Many organizations in China are working to offer “high end” services with all the latest technologies and procedures. Despite all this effort throughout the country, there is not much progress in reducing the prevalence of avoidable blindness. China's Cataract Surgery Rate, a key metric of the effectiveness of a country's overall healthcare system, is barely 1,000 cataract surgeries per million population per year, compared to 5,000 in India despite its far lower per-capita GDP, and 6,000-8,000 or higher in industrialized economies.
Vision in Practice has partnered with Xiantao Aipu Hospital in China, and Aravind Eye Care System of Madurai, India, to transform eye services at a typical eye hospital in rural China into a sustainable model of international standard, patient-centered eye care available to the entire community regardless of patients’ ability to pay. The project I’m worked with was focused on a two-pronged approach to meet the challenge: raising the standard of eye care through clinical training and streamlining of patient care processes in collaboration with Aravind’s LAICO consulting arm; and transformative leadership training to establish within the hospital a culture of service and continuous learning.
During the three months, I spent time in both Shanghai and Xiantao to get in touch with ViP and Aipu team to serve their needs. It’s a very unique project and a bold step to collaborate through three countries, two continents.
The experience is brand new to me not only since I stayed in Xiantao alone for such a long time, but also all the work is what I have not done before. I enjoyed doing the interviews and talking with the staff. It makes me feel like a journalist, for which I tried to do better every time.
It was emotional and sometimes put myself in an awkward position. But I enjoyed working with them and helping them deal with all kinds of stuff that I can.
|With founder of Vision in Practice, Jeffrey Parker, and Yu Qing|
My mission may have changed from the beginning of the internship, and I was learning and working a bit slowly during the time, but I still hold the passion for the job and wish to continue the work in the future with better performance. I’ve grown interested in journalism since the internship helps me figure out the crucial of writing and communication skills in the work of a researcher dealing with people and qualitative training.
The major task of my three-months internship was to design the interviewer’s guide, interview the staff there and put together a questionnaire for staff satisfaction.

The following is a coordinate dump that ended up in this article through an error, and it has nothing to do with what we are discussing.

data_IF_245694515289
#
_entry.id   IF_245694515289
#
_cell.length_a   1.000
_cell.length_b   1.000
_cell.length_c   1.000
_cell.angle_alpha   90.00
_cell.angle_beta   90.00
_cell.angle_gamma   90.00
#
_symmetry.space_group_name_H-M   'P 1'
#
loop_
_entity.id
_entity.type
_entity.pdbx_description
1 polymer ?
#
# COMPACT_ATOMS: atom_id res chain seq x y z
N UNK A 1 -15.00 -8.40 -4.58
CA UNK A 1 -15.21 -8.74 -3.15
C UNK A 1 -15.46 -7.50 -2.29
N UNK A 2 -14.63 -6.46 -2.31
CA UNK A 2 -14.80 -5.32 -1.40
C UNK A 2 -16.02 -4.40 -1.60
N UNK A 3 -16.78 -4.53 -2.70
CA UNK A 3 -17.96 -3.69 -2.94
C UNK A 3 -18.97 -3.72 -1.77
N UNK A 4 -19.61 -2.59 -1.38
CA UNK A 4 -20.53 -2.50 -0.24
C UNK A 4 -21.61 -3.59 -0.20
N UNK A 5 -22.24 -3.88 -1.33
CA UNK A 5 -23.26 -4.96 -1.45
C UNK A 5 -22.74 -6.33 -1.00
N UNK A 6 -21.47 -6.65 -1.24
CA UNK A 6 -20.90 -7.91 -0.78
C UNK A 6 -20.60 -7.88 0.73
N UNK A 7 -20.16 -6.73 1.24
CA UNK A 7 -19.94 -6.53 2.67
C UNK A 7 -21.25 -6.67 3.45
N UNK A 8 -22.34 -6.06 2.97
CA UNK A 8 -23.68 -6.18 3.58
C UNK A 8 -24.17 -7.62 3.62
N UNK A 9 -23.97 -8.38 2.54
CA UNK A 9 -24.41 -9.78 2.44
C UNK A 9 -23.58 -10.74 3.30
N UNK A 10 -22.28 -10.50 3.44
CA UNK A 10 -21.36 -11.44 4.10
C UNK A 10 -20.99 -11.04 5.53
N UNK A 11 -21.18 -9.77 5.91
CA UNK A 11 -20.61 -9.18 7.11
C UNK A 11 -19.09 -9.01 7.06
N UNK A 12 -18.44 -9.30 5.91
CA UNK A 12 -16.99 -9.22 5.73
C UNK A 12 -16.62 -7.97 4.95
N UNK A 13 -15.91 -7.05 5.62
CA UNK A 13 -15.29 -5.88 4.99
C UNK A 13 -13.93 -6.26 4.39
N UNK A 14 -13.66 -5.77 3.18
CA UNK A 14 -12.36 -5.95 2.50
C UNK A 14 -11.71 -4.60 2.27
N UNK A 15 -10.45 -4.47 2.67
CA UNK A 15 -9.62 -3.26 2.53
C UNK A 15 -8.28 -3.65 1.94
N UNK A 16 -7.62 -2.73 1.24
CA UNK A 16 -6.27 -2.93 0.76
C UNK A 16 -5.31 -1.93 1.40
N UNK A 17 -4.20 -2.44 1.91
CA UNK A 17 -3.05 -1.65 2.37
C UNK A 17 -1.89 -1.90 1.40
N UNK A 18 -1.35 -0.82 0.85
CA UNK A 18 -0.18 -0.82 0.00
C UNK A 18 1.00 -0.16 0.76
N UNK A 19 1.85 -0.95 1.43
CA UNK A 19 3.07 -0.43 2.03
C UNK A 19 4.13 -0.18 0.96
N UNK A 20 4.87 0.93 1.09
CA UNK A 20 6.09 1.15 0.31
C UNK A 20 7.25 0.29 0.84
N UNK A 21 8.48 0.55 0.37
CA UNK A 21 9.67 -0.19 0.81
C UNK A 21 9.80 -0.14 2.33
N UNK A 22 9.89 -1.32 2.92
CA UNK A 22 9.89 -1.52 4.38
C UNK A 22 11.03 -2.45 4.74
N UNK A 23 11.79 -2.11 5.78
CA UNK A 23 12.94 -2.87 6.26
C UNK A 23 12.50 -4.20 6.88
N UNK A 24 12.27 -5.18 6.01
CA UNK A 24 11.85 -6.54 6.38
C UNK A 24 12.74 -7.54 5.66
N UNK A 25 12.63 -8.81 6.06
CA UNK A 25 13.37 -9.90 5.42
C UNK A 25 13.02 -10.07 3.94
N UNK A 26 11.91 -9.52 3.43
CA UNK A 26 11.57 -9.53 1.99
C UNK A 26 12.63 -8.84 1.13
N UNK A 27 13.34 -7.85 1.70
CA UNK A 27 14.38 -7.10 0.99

During the one and a half months, I talked to most of the staff members, I had more than twenty recorded interviews and chatted with patients in the outreach camps. I’ve got a comprehensive idea about the operation of the hospital and the thoughts and feelings of staff about patient care, their colleagues, and the work they do.
I enjoyed this as talking to people is one of the most interesting jobs one can find. With different tone and questions, you can dig out various kinds of information. And through conversations they will show you the clear and genuine part of themselves, all the words they cannot say will be unveiled in their gesture and expression.
Although most people seems to have faith in the hospital, the project and the prosperity of ophthalmology in China, truth is they still need to make huge progress to change the situation for staff, environment for patients and trust for their partners. I can’t forget hearing the complaints from patients, the disappointment from employees and difficulty in the progress of cooperation with their partners.
However, every innovation has its obstacles and Vision in Practice is trying everything they could to focus only on this project for the next three years to make a difference. I believe they could achieve what they desired and wish a bright future for the project. And I've seen so much beautiful things happen in the hospital out of the kindest staff.
|An off-duty nurse preparing cupcakes for the younger patients in hospital|
I turned in the final report to ViP team in Shanghai before I left China, and the conference held in May’s house is quite a pleasure. It’s the first time in three months all of the members of ViP had a meeting together. They’ve created a relax and enjoyable working environment for high quality operation and a wonderful working environment for everyone.
I'm grateful for the internship offered by WDI and ViP giving me a delightful summer, and collaboration with Vision in Practice helped me learned more about what I haven't seen in my home country. The brand new experience taught me how to cherish what we have and give out what others need. Life is simple while living is complicated. Everyone should take chance to experience different lives and stick to our own dreams.